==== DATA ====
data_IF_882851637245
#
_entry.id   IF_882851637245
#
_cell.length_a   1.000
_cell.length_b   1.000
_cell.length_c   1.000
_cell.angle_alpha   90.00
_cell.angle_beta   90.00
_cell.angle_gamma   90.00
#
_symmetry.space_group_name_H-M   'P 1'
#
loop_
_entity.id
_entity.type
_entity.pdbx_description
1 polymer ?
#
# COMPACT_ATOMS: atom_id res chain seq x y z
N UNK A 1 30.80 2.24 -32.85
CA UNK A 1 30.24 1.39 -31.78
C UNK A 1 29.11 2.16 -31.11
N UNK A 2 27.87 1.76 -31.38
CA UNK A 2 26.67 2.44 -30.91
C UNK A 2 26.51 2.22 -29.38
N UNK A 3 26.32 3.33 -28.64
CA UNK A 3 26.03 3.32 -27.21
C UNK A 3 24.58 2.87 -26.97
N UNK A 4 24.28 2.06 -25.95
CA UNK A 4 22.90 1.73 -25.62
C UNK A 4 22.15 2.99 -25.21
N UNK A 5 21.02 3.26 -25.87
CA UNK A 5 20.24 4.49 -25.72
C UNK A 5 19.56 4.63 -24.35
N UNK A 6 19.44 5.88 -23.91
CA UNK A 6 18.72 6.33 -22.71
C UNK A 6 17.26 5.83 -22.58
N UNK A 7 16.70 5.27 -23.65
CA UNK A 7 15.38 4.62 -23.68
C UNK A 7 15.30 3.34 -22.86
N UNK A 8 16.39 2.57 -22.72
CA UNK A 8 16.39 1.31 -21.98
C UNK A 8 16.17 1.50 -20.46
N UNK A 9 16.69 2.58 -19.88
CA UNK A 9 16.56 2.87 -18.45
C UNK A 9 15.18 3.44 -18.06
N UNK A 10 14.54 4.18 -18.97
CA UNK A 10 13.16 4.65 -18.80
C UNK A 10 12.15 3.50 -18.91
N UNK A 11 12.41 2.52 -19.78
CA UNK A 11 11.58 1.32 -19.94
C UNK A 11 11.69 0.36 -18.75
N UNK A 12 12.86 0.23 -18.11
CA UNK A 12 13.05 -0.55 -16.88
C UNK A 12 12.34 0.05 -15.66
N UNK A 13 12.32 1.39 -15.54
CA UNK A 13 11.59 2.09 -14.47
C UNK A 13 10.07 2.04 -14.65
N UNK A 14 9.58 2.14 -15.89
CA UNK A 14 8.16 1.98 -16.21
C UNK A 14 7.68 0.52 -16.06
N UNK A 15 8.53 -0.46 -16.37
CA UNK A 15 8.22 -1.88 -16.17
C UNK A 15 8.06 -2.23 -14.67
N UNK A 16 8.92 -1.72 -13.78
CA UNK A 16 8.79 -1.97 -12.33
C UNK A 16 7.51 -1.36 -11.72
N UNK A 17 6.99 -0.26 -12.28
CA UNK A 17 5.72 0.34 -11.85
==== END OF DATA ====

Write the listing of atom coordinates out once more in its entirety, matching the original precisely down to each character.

data_IF_882851637245
#
_entry.id   IF_882851637245
#
_cell.length_a   1.000
_cell.length_b   1.000
_cell.length_c   1.000
_cell.angle_alpha   90.00
_cell.angle_beta   90.00
_cell.angle_gamma   90.00
#
_symmetry.space_group_name_H-M   'P 1'
#
loop_
_entity.id
_entity.type
_entity.pdbx_description
1 polymer ?
#
# COMPACT_ATOMS: atom_id res chain seq x y z
N UNK A 1 30.80 2.24 -32.85
CA UNK A 1 30.24 1.39 -31.78
C UNK A 1 29.11 2.16 -31.11
N UNK A 2 27.87 1.76 -31.38
CA UNK A 2 26.67 2.44 -30.91
C UNK A 2 26.51 2.22 -29.38
N UNK A 3 26.32 3.33 -28.64
CA UNK A 3 26.03 3.32 -27.21
C UNK A 3 24.58 2.87 -26.97
N UNK A 4 24.28 2.06 -25.95
CA UNK A 4 22.90 1.73 -25.62
C UNK A 4 22.15 2.99 -25.21
N UNK A 5 21.02 3.26 -25.87
CA UNK A 5 20.24 4.49 -25.72
C UNK A 5 19.56 4.63 -24.35
N UNK A 6 19.44 5.88 -23.91
CA UNK A 6 18.72 6.33 -22.71
C UNK A 6 17.26 5.83 -22.58
N UNK A 7 16.70 5.27 -23.65
CA UNK A 7 15.38 4.62 -23.68
C UNK A 7 15.30 3.34 -22.86
N UNK A 8 16.39 2.57 -22.72
CA UNK A 8 16.39 1.31 -21.98
C UNK A 8 16.17 1.50 -20.46
N UNK A 9 16.69 2.58 -19.88
CA UNK A 9 16.56 2.87 -18.45
C UNK A 9 15.18 3.44 -18.06
N UNK A 10 14.54 4.18 -18.97
CA UNK A 10 13.16 4.65 -18.80
C UNK A 10 12.15 3.50 -18.91
N UNK A 11 12.41 2.52 -19.78
CA UNK A 11 11.58 1.32 -19.94
C UNK A 11 11.69 0.36 -18.75
N UNK A 12 12.86 0.23 -18.11
CA UNK A 12 13.05 -0.55 -16.88
C UNK A 12 12.34 0.05 -15.66
N UNK A 13 12.32 1.39 -15.54
CA UNK A 13 11.59 2.09 -14.47
C UNK A 13 10.07 2.04 -14.65
N UNK A 14 9.58 2.14 -15.89
CA UNK A 14 8.16 1.98 -16.21
C UNK A 14 7.68 0.52 -16.06
N UNK A 15 8.53 -0.46 -16.37
CA UNK A 15 8.22 -1.88 -16.17
C UNK A 15 8.06 -2.23 -14.67
N UNK A 16 8.92 -1.72 -13.78
CA UNK A 16 8.79 -1.97 -12.33
C UNK A 16 7.51 -1.36 -11.72
N UNK A 17 6.99 -0.26 -12.28
CA UNK A 17 5.72 0.34 -11.85